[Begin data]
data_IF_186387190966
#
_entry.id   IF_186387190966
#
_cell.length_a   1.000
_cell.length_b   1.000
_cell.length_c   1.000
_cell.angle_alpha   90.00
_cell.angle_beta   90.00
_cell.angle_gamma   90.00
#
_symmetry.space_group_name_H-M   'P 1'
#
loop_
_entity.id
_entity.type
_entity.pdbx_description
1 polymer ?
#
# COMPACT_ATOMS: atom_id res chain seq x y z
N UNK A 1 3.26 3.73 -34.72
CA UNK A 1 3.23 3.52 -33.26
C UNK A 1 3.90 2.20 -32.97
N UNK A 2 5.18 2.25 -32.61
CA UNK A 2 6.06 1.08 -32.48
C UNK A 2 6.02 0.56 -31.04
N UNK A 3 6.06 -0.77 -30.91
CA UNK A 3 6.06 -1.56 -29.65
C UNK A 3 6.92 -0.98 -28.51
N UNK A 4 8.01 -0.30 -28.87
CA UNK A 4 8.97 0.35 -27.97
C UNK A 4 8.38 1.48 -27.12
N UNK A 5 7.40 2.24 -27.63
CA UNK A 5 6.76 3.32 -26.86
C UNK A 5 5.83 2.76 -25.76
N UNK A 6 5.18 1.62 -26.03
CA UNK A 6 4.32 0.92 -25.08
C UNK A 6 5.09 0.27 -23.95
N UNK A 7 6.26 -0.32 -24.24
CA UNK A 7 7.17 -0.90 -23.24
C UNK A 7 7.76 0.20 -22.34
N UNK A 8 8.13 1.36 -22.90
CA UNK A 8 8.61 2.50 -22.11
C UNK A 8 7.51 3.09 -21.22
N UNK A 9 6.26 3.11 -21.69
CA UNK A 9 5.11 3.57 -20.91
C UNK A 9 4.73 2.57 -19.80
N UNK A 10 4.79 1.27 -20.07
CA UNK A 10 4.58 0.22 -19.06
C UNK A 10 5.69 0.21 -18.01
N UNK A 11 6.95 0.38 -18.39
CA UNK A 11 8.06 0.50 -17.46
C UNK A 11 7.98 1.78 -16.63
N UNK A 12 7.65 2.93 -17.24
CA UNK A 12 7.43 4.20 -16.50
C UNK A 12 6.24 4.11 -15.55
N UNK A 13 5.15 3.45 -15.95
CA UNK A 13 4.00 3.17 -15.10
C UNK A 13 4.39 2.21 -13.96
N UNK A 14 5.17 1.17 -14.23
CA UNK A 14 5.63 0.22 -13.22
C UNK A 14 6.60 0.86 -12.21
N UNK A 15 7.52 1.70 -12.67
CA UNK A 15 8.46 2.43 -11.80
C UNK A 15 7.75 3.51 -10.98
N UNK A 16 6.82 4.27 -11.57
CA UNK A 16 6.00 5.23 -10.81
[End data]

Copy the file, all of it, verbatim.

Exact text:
data_IF_186387190966
#
_entry.id   IF_186387190966
#
_cell.length_a   1.000
_cell.length_b   1.000
_cell.length_c   1.000
_cell.angle_alpha   90.00
_cell.angle_beta   90.00
_cell.angle_gamma   90.00
#
_symmetry.space_group_name_H-M   'P 1'
#
loop_
_entity.id
_entity.type
_entity.pdbx_description
1 polymer ?
#
# COMPACT_ATOMS: atom_id res chain seq x y z
N UNK A 1 3.26 3.73 -34.72
CA UNK A 1 3.23 3.52 -33.26
C UNK A 1 3.90 2.20 -32.97
N UNK A 2 5.18 2.25 -32.61
CA UNK A 2 6.06 1.08 -32.48
C UNK A 2 6.02 0.56 -31.04
N UNK A 3 6.06 -0.77 -30.91
CA UNK A 3 6.06 -1.56 -29.65
C UNK A 3 6.92 -0.98 -28.51
N UNK A 4 8.01 -0.30 -28.87
CA UNK A 4 8.97 0.35 -27.97
C UNK A 4 8.38 1.48 -27.12
N UNK A 5 7.40 2.24 -27.63
CA UNK A 5 6.76 3.32 -26.86
C UNK A 5 5.83 2.76 -25.76
N UNK A 6 5.18 1.62 -26.03
CA UNK A 6 4.32 0.92 -25.08
C UNK A 6 5.09 0.27 -23.95
N UNK A 7 6.26 -0.32 -24.24
CA UNK A 7 7.17 -0.90 -23.24
C UNK A 7 7.76 0.20 -22.34
N UNK A 8 8.13 1.36 -22.90
CA UNK A 8 8.61 2.50 -22.11
C UNK A 8 7.51 3.09 -21.22
N UNK A 9 6.26 3.11 -21.69
CA UNK A 9 5.11 3.57 -20.91
C UNK A 9 4.73 2.57 -19.80
N UNK A 10 4.79 1.27 -20.07
CA UNK A 10 4.58 0.22 -19.06
C UNK A 10 5.69 0.21 -18.01
N UNK A 11 6.95 0.38 -18.39
CA UNK A 11 8.06 0.50 -17.46
C UNK A 11 7.98 1.78 -16.63
N UNK A 12 7.65 2.93 -17.24
CA UNK A 12 7.43 4.20 -16.50
C UNK A 12 6.24 4.11 -15.55
N UNK A 13 5.15 3.45 -15.95
CA UNK A 13 4.00 3.17 -15.10
C UNK A 13 4.39 2.21 -13.96
N UNK A 14 5.17 1.17 -14.23
CA UNK A 14 5.63 0.22 -13.22
C UNK A 14 6.60 0.86 -12.21
N UNK A 15 7.52 1.70 -12.67
CA UNK A 15 8.46 2.43 -11.80
C UNK A 15 7.75 3.51 -10.98
N UNK A 16 6.82 4.27 -11.57
CA UNK A 16 6.00 5.23 -10.81